My family likes hamburgers and we eat them far too often, but most burgers satisfy me just because they are burgers. I have found that you usually get what you pay for and local businesses nearly always serve better burgers than huge chains. However, I have eaten few burgers that made me say “Wow!” until I met Tonyburgers.
Tonyburgers promotes its proprietary blend of “top-quality sirloin, chuck and brisket that is ground fresh daily and hand pattied.” A large variety of toppings, including several cheeses and dressings, are included in the price. Tonyburgers also makes its burger and salad dressings in-house. The “Wow!” factor for me was the contrast of hot meat with ice cold lettuce. The jalapenos and spicy sauce I selected gave it extra kick. All that freshness on a toasted bun kept me happy to the last bite.
We visited the new Tonyburgers restaurant at 1917 W 1800 N in Clinton, Utah. Tonyburgers can also be found at 613 E. 400 S. in Salt Lake City, though when I’m in that neighborhood, I’ll still have a hard time choosing Tonyburgers over our sentimental favorite, Hires Big H.
I ordered the regular burger, not the Big T, which boasts two 1/4 lb. patties. My 1/4 lb. burger seemed small, but the portion was just right. Most large restaurant burgers leave me overstuffed. My combo included a generous helping of shoestring fries – too many to finish. Tonyburger’s self-serve condiment station featured not one, but TWO varieties of fry sauce: regular and hickory. Yay!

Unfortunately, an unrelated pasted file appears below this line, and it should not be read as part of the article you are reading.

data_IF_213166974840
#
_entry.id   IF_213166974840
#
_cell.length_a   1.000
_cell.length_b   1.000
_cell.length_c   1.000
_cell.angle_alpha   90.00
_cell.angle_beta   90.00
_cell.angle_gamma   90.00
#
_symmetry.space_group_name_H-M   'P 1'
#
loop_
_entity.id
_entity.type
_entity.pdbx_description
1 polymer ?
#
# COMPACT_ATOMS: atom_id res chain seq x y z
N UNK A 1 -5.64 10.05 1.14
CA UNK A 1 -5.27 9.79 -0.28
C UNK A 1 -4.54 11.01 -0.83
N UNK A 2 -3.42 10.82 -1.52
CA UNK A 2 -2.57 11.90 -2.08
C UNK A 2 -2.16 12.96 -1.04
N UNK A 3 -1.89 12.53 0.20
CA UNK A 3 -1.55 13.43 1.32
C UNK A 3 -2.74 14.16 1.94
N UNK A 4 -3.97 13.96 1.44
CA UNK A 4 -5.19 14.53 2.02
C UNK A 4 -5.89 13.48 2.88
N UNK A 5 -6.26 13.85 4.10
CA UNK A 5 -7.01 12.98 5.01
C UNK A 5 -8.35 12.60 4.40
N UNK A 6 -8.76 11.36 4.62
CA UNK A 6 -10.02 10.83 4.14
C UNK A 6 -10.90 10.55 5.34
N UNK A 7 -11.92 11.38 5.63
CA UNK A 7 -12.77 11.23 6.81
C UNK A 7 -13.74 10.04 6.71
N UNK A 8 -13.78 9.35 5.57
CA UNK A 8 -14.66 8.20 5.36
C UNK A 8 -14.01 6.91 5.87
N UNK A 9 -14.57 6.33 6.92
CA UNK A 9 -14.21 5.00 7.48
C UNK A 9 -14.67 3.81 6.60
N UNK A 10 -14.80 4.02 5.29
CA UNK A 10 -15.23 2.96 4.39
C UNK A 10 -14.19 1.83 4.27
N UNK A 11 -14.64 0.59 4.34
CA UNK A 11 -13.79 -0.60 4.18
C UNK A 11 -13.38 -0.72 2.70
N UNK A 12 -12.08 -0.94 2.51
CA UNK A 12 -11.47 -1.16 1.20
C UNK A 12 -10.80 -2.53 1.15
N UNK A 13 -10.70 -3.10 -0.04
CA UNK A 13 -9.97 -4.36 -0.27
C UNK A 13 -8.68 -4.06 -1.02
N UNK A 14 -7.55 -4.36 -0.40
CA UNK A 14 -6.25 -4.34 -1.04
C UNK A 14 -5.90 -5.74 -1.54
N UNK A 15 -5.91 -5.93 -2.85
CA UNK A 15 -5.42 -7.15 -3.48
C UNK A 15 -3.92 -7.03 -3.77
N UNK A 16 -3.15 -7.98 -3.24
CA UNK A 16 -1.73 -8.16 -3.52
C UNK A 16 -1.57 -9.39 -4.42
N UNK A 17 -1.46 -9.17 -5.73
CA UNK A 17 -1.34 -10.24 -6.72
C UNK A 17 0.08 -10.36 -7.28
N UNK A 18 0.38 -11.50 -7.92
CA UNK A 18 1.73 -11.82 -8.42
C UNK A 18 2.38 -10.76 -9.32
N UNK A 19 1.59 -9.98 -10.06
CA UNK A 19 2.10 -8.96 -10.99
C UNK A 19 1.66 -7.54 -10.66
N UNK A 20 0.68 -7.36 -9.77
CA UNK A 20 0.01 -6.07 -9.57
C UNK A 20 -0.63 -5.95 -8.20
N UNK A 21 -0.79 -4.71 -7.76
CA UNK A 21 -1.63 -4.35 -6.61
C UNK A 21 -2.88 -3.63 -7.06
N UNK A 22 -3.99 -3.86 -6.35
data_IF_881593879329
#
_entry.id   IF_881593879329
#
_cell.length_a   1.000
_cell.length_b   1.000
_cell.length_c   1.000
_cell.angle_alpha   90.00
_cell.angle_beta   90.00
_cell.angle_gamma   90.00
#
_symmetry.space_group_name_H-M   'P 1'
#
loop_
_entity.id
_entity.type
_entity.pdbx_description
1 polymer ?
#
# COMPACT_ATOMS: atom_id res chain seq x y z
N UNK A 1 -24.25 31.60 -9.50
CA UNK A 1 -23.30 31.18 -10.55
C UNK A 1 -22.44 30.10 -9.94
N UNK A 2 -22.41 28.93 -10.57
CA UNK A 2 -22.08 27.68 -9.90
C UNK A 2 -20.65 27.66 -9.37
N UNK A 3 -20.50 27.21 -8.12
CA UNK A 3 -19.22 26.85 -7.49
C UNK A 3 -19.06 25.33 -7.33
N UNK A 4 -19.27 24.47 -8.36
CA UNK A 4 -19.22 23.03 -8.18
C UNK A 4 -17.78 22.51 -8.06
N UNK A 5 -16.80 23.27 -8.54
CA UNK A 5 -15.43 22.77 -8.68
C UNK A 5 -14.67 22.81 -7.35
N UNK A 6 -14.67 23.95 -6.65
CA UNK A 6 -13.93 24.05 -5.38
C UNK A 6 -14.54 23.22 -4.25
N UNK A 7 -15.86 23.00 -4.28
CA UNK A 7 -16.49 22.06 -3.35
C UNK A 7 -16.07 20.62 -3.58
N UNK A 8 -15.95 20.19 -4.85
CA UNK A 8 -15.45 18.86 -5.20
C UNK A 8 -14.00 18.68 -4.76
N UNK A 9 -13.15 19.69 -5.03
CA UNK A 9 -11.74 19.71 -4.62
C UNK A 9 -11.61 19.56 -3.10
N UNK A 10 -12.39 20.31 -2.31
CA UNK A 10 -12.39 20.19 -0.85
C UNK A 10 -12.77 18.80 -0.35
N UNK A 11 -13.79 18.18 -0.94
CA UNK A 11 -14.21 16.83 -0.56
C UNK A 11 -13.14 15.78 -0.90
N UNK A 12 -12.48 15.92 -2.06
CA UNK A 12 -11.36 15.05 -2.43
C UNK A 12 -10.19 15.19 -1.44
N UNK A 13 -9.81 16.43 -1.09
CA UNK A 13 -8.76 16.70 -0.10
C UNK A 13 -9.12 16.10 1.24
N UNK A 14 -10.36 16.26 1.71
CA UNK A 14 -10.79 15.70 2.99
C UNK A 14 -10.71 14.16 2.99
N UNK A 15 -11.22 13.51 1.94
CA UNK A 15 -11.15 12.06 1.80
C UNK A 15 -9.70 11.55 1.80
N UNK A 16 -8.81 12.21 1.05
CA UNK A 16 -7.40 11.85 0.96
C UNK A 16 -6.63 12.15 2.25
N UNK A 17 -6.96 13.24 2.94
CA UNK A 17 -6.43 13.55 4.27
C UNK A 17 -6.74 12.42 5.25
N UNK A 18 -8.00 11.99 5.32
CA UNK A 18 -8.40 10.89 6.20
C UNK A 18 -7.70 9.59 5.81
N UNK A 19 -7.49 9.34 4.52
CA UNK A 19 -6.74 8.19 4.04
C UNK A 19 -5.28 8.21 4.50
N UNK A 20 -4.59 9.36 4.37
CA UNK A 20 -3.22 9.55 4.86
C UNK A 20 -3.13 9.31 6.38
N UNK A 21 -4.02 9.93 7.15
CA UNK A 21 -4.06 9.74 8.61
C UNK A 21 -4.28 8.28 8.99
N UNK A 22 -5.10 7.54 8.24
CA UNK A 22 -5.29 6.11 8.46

My children both ordered kids meals, which are advertised to both kids and adults with smaller appetites. I may order one next time because the burger and fries portions looked just right for a lower price. My kids give Tonyburgers a lukewarm review because their meals didn’t come with a toy or playplace, but they did well in Tonyburgers’ casual atmosphere.
Tonyburgers’ menu is short. It’s a restaurant that subscribes to the concept of doing one thing well. Make that two things, because Tonyburgers also has a salad menu that looks pretty good.
We topped off our meal with a chocolate malt to share. At $4 each, we weren’t about to buy everyone their own, especially on full bellies. Like a lot of burger places, Tonyburgers declares that its shakes are the best. According to the Standard-Examiner newspaper, “They are made with real hard 20 percent butterfat vanilla ice cream and are hand scooped and spun like the diners of old.” I’m sorry to say that it didn’t earn my undying loyalty, though our chocolate malt was good, and served with an extra-wide straw.
Speaking of undying loyalty, I’ll be back for another burger.